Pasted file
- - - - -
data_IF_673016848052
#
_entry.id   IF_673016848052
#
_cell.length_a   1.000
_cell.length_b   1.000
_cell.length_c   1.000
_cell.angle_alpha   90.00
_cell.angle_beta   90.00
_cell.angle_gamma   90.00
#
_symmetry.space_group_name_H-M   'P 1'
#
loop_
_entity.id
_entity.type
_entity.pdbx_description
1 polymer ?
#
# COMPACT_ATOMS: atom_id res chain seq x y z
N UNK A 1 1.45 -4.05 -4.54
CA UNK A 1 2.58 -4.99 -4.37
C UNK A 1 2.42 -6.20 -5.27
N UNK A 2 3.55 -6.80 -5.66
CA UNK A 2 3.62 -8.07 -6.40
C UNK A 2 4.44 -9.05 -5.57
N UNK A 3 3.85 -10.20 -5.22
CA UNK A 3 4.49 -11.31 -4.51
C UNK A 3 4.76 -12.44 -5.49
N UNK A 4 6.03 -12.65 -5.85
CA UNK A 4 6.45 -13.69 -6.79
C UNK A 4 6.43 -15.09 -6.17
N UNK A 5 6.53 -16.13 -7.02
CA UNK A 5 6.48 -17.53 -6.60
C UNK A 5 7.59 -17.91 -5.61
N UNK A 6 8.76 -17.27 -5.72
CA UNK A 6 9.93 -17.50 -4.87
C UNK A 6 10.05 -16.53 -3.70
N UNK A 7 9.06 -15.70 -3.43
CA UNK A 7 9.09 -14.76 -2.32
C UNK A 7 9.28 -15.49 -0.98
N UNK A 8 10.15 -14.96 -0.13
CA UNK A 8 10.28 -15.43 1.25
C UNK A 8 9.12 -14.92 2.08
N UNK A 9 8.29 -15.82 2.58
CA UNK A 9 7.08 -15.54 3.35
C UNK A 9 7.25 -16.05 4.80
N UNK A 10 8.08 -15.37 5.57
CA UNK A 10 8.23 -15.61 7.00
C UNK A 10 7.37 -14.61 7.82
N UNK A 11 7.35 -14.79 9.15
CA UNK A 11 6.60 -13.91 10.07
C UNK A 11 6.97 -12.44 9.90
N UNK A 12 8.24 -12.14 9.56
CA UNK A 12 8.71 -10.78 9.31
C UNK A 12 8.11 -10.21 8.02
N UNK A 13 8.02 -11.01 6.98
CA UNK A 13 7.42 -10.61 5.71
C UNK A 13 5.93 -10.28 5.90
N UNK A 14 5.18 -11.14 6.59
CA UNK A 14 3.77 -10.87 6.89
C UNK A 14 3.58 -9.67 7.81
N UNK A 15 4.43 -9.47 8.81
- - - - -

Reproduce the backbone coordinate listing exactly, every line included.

data_IF_673016848052
#
_entry.id   IF_673016848052
#
_cell.length_a   1.000
_cell.length_b   1.000
_cell.length_c   1.000
_cell.angle_alpha   90.00
_cell.angle_beta   90.00
_cell.angle_gamma   90.00
#
_symmetry.space_group_name_H-M   'P 1'
#
loop_
_entity.id
_entity.type
_entity.pdbx_description
1 polymer ?
#
# COMPACT_ATOMS: atom_id res chain seq x y z
N UNK A 1 1.45 -4.05 -4.54
CA UNK A 1 2.58 -4.99 -4.37
C UNK A 1 2.42 -6.20 -5.27
N UNK A 2 3.55 -6.80 -5.66
CA UNK A 2 3.62 -8.07 -6.40
C UNK A 2 4.44 -9.05 -5.57
N UNK A 3 3.85 -10.20 -5.22
CA UNK A 3 4.49 -11.31 -4.51
C UNK A 3 4.76 -12.44 -5.49
N UNK A 4 6.03 -12.65 -5.85
CA UNK A 4 6.45 -13.69 -6.79
C UNK A 4 6.43 -15.09 -6.17
N UNK A 5 6.53 -16.13 -7.02
CA UNK A 5 6.48 -17.53 -6.60
C UNK A 5 7.59 -17.91 -5.61
N UNK A 6 8.76 -17.27 -5.72
CA UNK A 6 9.93 -17.50 -4.87
C UNK A 6 10.05 -16.53 -3.70
N UNK A 7 9.06 -15.70 -3.43
CA UNK A 7 9.09 -14.76 -2.32
C UNK A 7 9.28 -15.49 -0.98
N UNK A 8 10.15 -14.96 -0.13
CA UNK A 8 10.28 -15.43 1.25
C UNK A 8 9.12 -14.92 2.08
N UNK A 9 8.29 -15.82 2.58
CA UNK A 9 7.08 -15.54 3.35
C UNK A 9 7.25 -16.05 4.80
N UNK A 10 8.08 -15.37 5.57
CA UNK A 10 8.23 -15.61 7.00
C UNK A 10 7.37 -14.61 7.82
N UNK A 11 7.35 -14.79 9.15
CA UNK A 11 6.60 -13.91 10.07
C UNK A 11 6.97 -12.44 9.90
N UNK A 12 8.24 -12.14 9.56
CA UNK A 12 8.71 -10.78 9.31
C UNK A 12 8.11 -10.21 8.02
N UNK A 13 8.02 -11.01 6.98
CA UNK A 13 7.42 -10.61 5.71
C UNK A 13 5.93 -10.28 5.90
N UNK A 14 5.18 -11.14 6.59
CA UNK A 14 3.77 -10.87 6.89
C UNK A 14 3.58 -9.67 7.81
N UNK A 15 4.43 -9.47 8.81